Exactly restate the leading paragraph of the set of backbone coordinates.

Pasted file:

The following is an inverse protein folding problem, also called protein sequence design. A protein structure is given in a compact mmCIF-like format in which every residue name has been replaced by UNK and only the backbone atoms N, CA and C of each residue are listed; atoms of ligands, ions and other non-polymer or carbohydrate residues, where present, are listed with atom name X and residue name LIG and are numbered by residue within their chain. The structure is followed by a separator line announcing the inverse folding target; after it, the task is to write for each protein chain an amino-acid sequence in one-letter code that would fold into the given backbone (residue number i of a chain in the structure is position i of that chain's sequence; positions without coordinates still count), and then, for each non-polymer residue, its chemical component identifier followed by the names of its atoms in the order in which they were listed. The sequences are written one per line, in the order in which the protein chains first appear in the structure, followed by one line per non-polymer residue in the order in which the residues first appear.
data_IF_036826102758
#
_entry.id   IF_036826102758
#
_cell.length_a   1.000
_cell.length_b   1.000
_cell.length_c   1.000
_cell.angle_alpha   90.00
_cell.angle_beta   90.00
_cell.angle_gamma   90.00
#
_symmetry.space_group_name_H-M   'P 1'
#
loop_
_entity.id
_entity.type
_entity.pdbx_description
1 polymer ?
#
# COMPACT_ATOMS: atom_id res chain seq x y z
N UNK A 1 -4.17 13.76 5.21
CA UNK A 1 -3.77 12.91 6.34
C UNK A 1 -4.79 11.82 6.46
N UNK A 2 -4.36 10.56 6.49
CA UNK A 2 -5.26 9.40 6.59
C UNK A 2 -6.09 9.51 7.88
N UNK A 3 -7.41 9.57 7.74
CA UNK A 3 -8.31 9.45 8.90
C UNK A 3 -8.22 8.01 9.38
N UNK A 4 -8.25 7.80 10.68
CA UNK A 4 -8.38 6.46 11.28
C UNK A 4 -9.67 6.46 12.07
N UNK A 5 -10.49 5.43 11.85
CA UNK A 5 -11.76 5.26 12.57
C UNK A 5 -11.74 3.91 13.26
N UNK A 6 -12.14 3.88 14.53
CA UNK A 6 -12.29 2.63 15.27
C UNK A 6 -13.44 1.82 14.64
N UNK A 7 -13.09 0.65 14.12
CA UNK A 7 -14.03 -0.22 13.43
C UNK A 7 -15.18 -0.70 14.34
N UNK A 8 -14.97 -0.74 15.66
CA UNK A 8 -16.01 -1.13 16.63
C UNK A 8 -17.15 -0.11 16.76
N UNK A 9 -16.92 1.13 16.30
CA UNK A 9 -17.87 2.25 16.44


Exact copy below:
The following is an inverse protein folding problem, also called protein sequence design. A protein structure is given in a compact mmCIF-like format in which every residue name has been replaced by UNK and only the backbone atoms N, CA and C of each residue are listed; atoms of ligands, ions and other non-polymer or carbohydrate residues, where present, are listed with atom name X and residue name LIG and are numbered by residue within their chain. The structure is followed by a separator line announcing the inverse folding target; after it, the task is to write for each protein chain an amino-acid sequence in one-letter code that would fold into the given backbone (residue number i of a chain in the structure is position i of that chain's sequence; positions without coordinates still count), and then, for each non-polymer residue, its chemical component identifier followed by the names of its atoms in the order in which they were listed. The sequences are written one per line, in the order in which the protein chains first appear in the structure, followed by one line per non-polymer residue in the order in which the residues first appear.